Sunday, October 19, 2014

Andrea Dworkin on Pacifism

"My pacifism was first challenged when, working on my book on pornography in the late 1970s, Pornography: Men Possessing Women, I read a half dozen biographies ...of the Marquis de Sade. A life of rape and sexual violence, including kidnapping and possibly murder, would have been stopped short if his first (known) victim, Jeanne Testard, had killed him.

I will say here what I have never said before: my pacifism was not challenged by the beating and torture I experienced in marriage some thirty years ago; I finally got away not because I knew that he would kill me but because I thought I would kill him. Understand: this is true generally of women—his life meant more to me than my own; but also I was not willing to kill, even to escape beating and his own promise, which I believed, that he would kill me.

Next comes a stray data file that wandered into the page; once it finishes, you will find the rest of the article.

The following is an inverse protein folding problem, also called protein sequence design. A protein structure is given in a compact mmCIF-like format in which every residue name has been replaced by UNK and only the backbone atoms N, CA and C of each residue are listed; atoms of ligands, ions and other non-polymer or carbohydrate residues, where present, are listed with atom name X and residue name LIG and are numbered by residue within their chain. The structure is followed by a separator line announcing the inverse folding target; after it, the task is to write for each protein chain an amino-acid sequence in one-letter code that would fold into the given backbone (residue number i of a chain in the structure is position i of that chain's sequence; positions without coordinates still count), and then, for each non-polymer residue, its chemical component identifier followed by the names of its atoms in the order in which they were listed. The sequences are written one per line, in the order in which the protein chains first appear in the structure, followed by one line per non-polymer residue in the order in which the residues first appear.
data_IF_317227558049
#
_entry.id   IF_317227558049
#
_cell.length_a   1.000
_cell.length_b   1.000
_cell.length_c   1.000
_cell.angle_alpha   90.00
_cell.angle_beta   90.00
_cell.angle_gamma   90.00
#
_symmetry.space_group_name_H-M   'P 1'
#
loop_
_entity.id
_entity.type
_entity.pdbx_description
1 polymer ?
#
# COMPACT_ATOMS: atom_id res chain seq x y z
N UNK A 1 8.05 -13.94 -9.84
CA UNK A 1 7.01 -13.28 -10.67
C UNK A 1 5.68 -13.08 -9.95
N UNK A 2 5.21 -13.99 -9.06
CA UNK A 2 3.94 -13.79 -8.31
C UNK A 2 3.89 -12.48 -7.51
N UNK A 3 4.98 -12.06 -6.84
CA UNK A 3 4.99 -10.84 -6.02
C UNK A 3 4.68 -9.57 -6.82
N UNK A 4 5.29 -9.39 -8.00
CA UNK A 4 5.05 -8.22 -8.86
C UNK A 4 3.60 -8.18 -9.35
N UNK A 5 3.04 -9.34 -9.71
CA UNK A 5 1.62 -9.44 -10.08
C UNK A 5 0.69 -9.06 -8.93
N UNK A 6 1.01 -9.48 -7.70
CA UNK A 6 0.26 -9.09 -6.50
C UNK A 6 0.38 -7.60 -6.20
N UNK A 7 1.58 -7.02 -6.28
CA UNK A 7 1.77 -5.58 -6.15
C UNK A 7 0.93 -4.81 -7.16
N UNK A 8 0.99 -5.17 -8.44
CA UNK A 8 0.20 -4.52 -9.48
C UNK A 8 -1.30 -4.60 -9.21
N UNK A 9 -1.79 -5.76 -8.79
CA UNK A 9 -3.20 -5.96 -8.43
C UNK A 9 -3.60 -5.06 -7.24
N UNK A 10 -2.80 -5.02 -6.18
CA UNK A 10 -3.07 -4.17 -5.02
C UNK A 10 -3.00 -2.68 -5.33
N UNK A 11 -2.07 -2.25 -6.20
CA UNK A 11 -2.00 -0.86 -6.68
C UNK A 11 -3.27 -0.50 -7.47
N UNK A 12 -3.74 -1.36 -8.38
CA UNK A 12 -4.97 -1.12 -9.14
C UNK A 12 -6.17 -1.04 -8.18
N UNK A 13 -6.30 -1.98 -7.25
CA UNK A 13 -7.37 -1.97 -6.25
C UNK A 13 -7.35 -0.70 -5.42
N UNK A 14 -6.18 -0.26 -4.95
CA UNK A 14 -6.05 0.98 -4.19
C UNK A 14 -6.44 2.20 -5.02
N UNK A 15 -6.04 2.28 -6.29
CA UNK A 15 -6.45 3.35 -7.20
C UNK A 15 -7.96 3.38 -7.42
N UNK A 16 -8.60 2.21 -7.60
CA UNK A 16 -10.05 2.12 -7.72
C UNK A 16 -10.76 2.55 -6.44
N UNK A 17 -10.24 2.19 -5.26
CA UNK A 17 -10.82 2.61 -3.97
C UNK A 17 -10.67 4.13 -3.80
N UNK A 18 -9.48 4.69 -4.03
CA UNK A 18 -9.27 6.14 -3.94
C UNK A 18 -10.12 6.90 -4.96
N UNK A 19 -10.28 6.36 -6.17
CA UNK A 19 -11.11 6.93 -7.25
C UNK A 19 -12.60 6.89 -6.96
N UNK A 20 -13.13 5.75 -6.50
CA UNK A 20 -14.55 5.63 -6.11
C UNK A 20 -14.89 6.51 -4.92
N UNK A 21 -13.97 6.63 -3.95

Once having had the serious and true thought that one of his victims should have offed the good Marquis, it was impossible not to apply that insight to the widespread, contemporary beatings and rapes that women sustain. Especially, I have seen a legal system designed to protect male privilege work to do just that. I have seen a generation of anti-rape activists and anti-battery activists sit through trials of guilty men who almost always walk. Like those advocates, I have seen rapists acquitted, batterers put back in the home, child-rapers given custody of the incested child. The legal system is so genuinely perverse that women rarely report crimes involving either rape or battery.

 
I am, as a result, a lapsed pacifist. I truly abhor violence and I believe that both nationalism and male dominance are systems that promote and produce violence. With extreme difficulty and reluctance I have come to believe that women have to be literate in both strategic violence and the violence of self-defense. It is one thing to choose not to kill; it is quite another to be defenseless by virtue of ignorance and socialization."
 

-Andrea Dworkin

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